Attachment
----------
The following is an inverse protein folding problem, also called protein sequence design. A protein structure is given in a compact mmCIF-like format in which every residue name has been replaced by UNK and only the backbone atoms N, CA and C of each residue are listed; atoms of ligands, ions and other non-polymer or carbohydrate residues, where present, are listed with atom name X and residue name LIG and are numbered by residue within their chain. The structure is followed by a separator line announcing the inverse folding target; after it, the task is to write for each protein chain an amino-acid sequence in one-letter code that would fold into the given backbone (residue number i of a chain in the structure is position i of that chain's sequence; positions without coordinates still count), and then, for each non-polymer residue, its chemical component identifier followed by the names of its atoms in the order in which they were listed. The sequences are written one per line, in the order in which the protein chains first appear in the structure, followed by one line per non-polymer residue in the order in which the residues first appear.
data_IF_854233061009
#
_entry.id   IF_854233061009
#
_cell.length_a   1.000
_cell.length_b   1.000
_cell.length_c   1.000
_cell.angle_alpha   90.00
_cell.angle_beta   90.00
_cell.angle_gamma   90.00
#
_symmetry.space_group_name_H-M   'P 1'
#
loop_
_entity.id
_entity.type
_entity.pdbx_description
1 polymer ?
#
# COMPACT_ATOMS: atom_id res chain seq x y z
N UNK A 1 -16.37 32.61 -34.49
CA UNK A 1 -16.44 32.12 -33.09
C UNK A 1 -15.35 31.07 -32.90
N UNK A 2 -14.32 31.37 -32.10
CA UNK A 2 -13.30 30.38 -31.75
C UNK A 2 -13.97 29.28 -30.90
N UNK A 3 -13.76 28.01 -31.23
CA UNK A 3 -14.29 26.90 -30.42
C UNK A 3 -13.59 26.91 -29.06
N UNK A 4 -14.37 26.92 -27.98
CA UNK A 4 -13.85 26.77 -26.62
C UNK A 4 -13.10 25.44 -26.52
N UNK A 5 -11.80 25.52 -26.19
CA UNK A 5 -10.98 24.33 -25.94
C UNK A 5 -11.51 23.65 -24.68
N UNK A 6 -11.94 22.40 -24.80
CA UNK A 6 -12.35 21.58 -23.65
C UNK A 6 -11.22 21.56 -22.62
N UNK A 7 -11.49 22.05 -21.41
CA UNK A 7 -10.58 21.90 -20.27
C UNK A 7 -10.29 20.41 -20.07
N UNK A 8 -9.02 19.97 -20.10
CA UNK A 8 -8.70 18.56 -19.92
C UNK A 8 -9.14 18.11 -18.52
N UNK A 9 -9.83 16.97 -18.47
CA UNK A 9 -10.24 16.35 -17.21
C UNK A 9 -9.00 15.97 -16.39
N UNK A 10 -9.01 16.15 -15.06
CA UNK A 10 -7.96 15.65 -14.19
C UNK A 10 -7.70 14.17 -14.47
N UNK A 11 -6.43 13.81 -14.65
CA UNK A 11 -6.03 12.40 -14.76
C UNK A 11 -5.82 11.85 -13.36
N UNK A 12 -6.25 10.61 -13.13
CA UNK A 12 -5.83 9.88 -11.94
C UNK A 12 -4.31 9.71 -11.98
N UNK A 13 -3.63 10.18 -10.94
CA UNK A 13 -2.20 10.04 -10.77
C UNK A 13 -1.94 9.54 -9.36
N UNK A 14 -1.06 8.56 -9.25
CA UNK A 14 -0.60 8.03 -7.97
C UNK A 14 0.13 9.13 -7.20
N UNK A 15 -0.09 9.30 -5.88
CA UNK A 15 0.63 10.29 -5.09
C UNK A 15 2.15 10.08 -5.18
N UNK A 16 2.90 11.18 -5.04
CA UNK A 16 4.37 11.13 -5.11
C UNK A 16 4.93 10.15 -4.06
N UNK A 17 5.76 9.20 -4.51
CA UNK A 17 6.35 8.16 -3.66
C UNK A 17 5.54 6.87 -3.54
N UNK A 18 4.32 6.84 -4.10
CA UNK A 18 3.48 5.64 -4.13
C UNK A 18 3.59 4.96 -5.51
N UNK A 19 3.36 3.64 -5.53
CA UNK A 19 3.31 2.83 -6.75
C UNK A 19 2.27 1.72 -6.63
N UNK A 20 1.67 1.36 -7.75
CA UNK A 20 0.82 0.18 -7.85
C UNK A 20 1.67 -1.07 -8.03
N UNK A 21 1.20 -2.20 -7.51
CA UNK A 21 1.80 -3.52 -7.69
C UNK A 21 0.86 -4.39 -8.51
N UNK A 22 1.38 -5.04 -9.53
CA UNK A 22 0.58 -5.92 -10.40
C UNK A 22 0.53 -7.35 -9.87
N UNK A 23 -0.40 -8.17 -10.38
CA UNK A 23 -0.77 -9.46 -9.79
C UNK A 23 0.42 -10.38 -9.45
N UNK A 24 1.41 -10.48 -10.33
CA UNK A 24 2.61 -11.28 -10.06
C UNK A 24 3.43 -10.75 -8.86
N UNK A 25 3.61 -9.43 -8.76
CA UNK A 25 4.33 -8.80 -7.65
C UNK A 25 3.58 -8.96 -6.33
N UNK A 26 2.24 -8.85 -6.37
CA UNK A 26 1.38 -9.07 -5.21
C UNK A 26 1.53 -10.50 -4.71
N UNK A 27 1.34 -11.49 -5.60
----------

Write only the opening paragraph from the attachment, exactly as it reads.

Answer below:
The following is an inverse protein folding problem, also called protein sequence design. A protein structure is given in a compact mmCIF-like format in which every residue name has been replaced by UNK and only the backbone atoms N, CA and C of each residue are listed; atoms of ligands, ions and other non-polymer or carbohydrate residues, where present, are listed with atom name X and residue name LIG and are numbered by residue within their chain. The structure is followed by a separator line announcing the inverse folding target; after it, the task is to write for each protein chain an amino-acid sequence in one-letter code that would fold into the given backbone (residue number i of a chain in the structure is position i of that chain's sequence; positions without coordinates still count), and then, for each non-polymer residue, its chemical component identifier followed by the names of its atoms in the order in which they were listed. The sequences are written one per line, in the order in which the protein chains first appear in the structure, followed by one line per non-polymer residue in the order in which the residues first appear.